Saturday, November 27, 2004

Gospel, Saturday, 34th Week in Ordinary Time

Gospel From: Luke 21:34-36

The Need for Vigilance
(Jesus said to His disciples), [34] "But take heed to yourselves lest your hearts be weighed down with dissipation and drunkenness and cares of this life, and that day come upon you suddenly like a snare; [35] for it will come upon all who dwell upon the face of the whole earth. [36] But watch at all times, praying that you may have strength to escape all these things that will take place, and to stand before the Son of Man."

34-36. At the end of His discourse Jesus emphasizes that every Christian needs to be vigilant: we do not know the day nor the hour in which He will ask us to render an account of our lives. Therefore, we must at all times be trying to do God's will, so that death, whenever it comes, will find us ready. For those who act in this way, sudden death never takes them by surprise. As St. Paul recommends: "You are not in darkness, brethren, for that day to surprise you like a thief" (1 Thessalonians 5:4). Vigilance consists in making a constant effort not to be attached to the things of this world (the concupiscence of the flesh, the concupiscence of the eyes and pride of life: cf. John 2:16) and in being assiduous in prayer, which keeps us close to God. If we live in this way, the day we die will be a day of joy and not of terror, for with God's help our vigilance will mean that our souls are ready to receive the visit of our Lord; they are in the state of grace: in meeting Christ we will not be meeting a judge who will find us guilty; instead He will embrace us and lead us into the house of His Father to remain there forever. "Does your soul not burn with the desire to make your Father-God happy when He has to judge you?" ([St] J. Escriva, "The Way", 746).
Source: "The Navarre Bible: Text and Commentaries". Biblical text taken from the Revised Standard Version and New Vulgate. Commentaries made by members of the Faculty of Theology of the University of Navarre, Spain. Published by Four Courts Press, Kill Lane, Blackrock, Co. Dublin, Ireland.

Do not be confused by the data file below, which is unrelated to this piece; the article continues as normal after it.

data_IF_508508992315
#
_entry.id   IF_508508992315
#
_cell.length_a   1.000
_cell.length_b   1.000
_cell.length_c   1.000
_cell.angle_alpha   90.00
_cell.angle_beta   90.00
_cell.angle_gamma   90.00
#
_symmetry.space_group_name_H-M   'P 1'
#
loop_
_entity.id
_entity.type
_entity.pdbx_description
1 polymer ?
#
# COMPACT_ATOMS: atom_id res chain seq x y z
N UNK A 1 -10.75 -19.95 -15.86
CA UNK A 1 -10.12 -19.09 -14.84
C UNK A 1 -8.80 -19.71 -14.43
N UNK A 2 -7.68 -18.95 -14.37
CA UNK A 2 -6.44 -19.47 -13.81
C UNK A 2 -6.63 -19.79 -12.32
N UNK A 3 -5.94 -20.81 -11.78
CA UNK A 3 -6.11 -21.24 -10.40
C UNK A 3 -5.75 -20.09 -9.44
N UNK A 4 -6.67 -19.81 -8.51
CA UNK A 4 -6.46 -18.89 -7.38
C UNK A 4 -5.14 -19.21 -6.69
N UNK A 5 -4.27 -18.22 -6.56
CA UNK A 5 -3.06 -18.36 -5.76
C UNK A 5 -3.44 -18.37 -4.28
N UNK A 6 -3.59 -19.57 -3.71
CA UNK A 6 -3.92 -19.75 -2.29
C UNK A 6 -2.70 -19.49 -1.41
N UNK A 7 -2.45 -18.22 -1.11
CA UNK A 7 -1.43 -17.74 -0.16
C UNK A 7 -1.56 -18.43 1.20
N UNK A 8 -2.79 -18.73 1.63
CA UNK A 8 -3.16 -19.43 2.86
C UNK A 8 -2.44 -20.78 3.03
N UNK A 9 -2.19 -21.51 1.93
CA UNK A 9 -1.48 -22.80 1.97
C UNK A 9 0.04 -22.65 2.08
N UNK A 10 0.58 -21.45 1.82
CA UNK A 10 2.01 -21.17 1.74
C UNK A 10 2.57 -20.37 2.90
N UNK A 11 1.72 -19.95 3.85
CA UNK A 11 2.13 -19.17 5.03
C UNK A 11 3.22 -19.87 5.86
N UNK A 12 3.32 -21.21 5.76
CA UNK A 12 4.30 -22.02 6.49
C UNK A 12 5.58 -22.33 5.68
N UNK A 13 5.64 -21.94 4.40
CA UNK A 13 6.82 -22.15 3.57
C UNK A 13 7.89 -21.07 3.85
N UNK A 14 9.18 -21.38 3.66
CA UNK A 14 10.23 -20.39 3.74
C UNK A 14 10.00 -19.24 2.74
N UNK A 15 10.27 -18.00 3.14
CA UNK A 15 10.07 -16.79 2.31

Reprinted with permission from Four Courts Press and Scepter Publishers, the U.S. publisher.

Reading, Saturday, 34th Week and Final Week in Ordinary Time

Reading From: Revelation 22:1-7

A New World Comes into Being. The New Jerusalem

[1] Then he showed me the river of the water of life, bright as crystal, flowing from the throne of God and of the Lamb [2] through the middle of the street of the city; also, on either side of the river, the tree of lifer with its twelve kinds of fruit, yielding its fruit each month; and the leaves of the tree were for the healing of the nations. [3] There shall no more be anything accursed, but the throne of God and of the Lamb shall be in it, and his servants shall worship him; [4] they shall see his face, and his name shall be on their foreheads. [5] And night shall be no more; they need no light of lamp or sun, for the Lord God will be their light, and t hey shall reign for ever and ever.

The Visions Come to an End
[6] And he said to me, "These words are trustworthy and true. And the Lord, the God of the spirits of the prophets, has sent his angel to show his servants what must soon take place. [7] And behold, I am coming soon."
1-5. Because the water of life is a symbol of the Holy Spirit (cf. 21:6), some Fathers and modern commentators have, justifiably, read a trinitarian meaning into this passage--interpreting the river which flows from the throne of God and of the Lamb representing the Holy Spirit who proceeds from the Father and the Son.

The trees whose leaves never fade (cf. Ps 1:3), with their fruit and medicinal foliage, symbolize the joy of eternal life (cf. Ezek 47:1-12; Ps 46:5).

The passage also takes up the prophecy in Zech ariah 14:11 that nothing will be accursed--a reference to the terrible practice of anathema (Hebrew "herem") which marked the Israelite conquest of Canaan: to avoid being tainted by idolatrous pagans, the Israelites laid cities and fields waste, putting them to torch and killing inhabitants and livestock. Peace and security will now reign supreme. And the dream of every man will come true--to see God (something impossible to attain on
earth). Now all the blessed will see God (cf. 1 Cor 13:12); and because they see him they shall be like him (cf. 1 Jn 3:2). The name of God on their foreheads shows that they belong to God (cf. Rev 13:16-17).

6-9. The author concludes his account of his visions by reaffirming that everything he has written is true (vv. 5-9) and by issuing a solemn warning: it will all come to pass and people will either be blessed or rejected (vv. I0-I5).

The truth of what the book says is grounded on God, who is truth itself. This is St John's usual way of referring to the authority and reliability of his teaching (cf. Rev 1:1, 9; Jn 19:35; 1 Jn 1:1 ff). He is acutely conscious of having written in the same manner as the prophets spoke--inspired by "the God of the spirits of the prophets". That is why he presents his book as "prophecy".